the issue of whether A.K. Logistics' alleged
incompetence, as reflected in its BASIC scores, was a
proximate cause of the collision. See Reed, 37
S.W.3d at 277 (the test for proximate cause is whether an
injury is the “natural and probable consequence of the
defendant's negligence”; in negligent-hiring claim,
employee's prior misconduct may put employer on notice of
employee's proclivity for similar dangerous conduct). The
Court thus concludes that genuine issues of material fact
remain on Riley's negligent-hiring theory and will deny
C.H. Robinson's motion for summary judgment on that
theory of recovery.
Robinson further argues that it is entitled to summary
judgment to the extent Riley seeks to hold it vicariously
liable based on a purported agency relationship between it
and A.K. Logistics. Specifically, it contends that it did not
exercise sufficient control over A.K. Logistics to form an
agency relationship (Docs. 36 at 11-20; 64 at 13-15; 88). In
response, Riley asserts that C.H. Robinson's control over
A.K. Logistics was sufficient to transform the relationship
into that of an agency (Doc. 47 at 19-25).
independent contractor is “a person who contracts with
another to do something for him, but who is not controlled by
the other nor subject to the other's control with respect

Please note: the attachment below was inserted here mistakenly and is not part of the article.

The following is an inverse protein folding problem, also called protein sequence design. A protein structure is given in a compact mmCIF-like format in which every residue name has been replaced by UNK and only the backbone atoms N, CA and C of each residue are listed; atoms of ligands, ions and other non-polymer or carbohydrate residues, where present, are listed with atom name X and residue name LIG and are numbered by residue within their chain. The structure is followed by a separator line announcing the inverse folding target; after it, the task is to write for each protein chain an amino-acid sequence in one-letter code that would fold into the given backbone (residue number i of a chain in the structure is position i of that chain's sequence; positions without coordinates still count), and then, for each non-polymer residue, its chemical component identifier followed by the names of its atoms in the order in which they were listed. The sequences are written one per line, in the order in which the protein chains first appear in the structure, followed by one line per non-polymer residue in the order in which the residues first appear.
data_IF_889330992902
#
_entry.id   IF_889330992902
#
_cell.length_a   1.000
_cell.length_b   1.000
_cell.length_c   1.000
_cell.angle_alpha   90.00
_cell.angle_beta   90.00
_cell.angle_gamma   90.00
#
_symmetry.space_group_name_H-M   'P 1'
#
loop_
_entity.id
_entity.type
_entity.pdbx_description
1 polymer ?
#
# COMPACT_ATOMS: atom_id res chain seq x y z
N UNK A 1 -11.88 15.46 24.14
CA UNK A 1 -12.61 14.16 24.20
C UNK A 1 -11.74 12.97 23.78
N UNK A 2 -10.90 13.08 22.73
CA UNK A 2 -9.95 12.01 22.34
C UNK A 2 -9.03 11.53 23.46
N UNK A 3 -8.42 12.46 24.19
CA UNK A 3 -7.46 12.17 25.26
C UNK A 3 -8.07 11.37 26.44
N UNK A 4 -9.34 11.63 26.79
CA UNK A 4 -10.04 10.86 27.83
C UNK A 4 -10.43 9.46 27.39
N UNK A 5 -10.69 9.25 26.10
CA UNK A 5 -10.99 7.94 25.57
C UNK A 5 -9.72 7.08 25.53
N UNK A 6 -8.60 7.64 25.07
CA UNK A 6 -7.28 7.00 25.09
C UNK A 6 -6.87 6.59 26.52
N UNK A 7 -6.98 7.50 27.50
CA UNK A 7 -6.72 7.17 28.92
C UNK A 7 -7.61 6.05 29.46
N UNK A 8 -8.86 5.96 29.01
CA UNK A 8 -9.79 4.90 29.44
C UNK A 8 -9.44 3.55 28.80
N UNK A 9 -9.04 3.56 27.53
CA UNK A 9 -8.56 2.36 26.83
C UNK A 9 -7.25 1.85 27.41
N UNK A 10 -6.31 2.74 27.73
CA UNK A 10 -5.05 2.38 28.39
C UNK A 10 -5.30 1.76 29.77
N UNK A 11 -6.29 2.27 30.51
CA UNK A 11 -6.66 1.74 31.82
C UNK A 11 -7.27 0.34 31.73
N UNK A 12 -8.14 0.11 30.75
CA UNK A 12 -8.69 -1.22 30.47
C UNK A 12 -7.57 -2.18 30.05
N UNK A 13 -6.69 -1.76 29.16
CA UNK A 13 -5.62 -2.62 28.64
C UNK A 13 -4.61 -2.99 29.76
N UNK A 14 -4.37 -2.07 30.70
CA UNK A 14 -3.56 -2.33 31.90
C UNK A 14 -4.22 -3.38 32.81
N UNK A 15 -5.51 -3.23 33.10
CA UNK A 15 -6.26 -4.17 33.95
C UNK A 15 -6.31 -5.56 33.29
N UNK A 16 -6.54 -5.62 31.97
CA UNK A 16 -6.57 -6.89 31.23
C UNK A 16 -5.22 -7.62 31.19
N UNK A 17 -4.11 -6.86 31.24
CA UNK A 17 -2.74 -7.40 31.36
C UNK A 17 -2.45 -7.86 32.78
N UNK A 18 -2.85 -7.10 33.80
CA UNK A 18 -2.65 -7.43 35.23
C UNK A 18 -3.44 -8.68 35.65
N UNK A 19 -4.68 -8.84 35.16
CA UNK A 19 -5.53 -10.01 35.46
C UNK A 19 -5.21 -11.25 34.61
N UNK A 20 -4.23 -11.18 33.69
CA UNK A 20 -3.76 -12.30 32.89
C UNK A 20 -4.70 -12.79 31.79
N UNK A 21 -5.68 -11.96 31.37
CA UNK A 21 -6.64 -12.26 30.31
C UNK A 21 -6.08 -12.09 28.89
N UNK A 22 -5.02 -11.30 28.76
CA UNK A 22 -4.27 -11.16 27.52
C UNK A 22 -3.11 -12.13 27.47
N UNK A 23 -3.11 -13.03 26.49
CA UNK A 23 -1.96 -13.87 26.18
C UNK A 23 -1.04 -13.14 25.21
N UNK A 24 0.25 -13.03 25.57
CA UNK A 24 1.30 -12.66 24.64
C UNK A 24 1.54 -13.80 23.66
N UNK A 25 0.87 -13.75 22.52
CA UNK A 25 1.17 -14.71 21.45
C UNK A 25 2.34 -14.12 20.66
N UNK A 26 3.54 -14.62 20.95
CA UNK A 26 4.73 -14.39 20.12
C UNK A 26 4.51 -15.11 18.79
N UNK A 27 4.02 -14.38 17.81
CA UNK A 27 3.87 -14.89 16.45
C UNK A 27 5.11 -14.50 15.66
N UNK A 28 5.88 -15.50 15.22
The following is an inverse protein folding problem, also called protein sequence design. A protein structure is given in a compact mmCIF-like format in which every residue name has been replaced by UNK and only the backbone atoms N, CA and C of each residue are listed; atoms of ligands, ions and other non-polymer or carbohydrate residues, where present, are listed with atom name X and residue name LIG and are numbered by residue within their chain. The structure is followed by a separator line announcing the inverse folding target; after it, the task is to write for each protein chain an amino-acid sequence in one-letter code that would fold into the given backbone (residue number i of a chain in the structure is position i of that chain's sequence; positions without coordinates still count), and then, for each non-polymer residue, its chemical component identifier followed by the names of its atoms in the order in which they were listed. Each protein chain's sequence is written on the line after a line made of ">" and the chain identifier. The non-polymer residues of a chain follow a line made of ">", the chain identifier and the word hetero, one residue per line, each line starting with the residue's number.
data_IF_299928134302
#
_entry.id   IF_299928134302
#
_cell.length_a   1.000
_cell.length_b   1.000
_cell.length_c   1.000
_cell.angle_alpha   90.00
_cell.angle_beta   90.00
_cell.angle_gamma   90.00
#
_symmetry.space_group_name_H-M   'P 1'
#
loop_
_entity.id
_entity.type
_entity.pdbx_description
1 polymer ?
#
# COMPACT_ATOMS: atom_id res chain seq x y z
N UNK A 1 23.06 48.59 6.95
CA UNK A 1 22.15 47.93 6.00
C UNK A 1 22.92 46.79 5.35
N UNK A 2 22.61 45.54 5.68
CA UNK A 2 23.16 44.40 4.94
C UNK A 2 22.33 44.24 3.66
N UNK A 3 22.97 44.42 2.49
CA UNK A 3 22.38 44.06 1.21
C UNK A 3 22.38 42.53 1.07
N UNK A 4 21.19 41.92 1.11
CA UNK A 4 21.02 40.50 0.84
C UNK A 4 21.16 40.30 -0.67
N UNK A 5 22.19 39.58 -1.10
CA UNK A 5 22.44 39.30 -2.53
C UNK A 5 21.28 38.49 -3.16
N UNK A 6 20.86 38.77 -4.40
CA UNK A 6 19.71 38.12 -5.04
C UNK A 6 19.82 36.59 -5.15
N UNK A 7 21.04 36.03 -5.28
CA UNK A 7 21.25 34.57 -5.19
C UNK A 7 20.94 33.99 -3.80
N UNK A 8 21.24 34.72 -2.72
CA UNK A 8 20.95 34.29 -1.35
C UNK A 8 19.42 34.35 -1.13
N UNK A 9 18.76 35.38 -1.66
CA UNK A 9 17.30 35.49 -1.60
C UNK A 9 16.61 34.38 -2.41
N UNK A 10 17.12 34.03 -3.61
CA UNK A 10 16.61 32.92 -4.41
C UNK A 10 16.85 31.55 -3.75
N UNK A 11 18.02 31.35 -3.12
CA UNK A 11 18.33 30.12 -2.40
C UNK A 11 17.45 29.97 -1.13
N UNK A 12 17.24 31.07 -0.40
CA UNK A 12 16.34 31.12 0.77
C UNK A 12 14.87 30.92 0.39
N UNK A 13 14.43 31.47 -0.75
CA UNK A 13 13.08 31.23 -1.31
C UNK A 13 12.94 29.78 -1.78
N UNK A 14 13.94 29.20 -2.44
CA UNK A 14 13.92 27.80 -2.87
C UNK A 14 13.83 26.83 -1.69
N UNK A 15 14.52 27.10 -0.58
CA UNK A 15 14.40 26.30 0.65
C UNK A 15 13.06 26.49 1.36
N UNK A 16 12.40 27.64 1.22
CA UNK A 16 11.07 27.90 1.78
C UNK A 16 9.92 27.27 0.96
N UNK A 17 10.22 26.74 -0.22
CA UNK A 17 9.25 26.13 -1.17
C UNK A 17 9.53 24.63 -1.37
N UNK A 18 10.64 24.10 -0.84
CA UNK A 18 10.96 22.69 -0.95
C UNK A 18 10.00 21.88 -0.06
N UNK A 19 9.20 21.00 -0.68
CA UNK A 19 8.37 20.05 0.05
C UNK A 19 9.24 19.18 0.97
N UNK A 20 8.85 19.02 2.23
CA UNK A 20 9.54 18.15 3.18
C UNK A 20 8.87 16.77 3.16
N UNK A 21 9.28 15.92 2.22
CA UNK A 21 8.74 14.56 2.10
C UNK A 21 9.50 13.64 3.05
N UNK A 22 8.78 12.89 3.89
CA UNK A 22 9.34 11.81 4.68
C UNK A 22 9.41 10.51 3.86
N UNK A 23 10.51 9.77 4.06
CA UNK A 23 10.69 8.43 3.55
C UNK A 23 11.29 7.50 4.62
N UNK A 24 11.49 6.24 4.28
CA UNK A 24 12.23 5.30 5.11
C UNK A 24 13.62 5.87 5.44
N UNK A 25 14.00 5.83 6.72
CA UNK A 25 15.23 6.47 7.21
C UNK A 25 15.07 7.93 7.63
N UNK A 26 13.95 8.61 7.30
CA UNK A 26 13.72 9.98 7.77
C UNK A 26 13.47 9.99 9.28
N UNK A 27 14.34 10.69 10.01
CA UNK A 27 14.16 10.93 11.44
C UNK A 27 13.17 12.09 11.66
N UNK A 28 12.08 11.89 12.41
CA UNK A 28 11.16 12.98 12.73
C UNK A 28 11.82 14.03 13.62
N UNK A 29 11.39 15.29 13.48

to his physical conduct in the performance of his
undertaking.” Skidmore v. Haggard, 110 S.W.2d
726, 729-30 (Mo. 1937) (adopting Restatement of Agency's
definition of independent contractor). “[S]imply
characterizing a party an independent contractor does not
make it so. Rather, a court must make a factual determination
of independent-contractor status, and whether or not the
parties believe they are creating the relationship of master
and servant is only one factor out of many.” Stars
Invest. Grp., LLC v. AT&T Corp., No.
4:15-CV-01370-AGF, 2017 WL 747610, at *5 (E.D. Mo. Feb. 27,
2017) (internal quotations and citations omitted).
courts routinely consider the factors set forth in §
220(2) of the Restatement (Second) of Agency when determining
whether a person or entity acting for another is an employee
or an independent contractor for purposes of respondeat
superior liability. Id. at *6 (citing Huggins v.
FedExGround Package Sys., Inc., 592 F.3d 853, 860 (8th
Cir. 2010)). These factors include:
(a) the extent of control which, by the agreement, the master
may exercise over the details of the work;
(b) whether or not the one employed is engaged in a distinct
occupation or business;
(c) the kind of occupation, with reference to whether, in the
locality, the work is usually done under the direction of the
employer or by a specialist without supervision;
(d) the skill required in the particular occupation;
(e) whether the employee or the workman supplies the
instrumentalities, tools, and the place of work for the
person doing the work;
(f) the length of time for which the person is employed;
(g) the method of payment, whether by the time or by the job;
(h) whether or not the work is a part of the regular business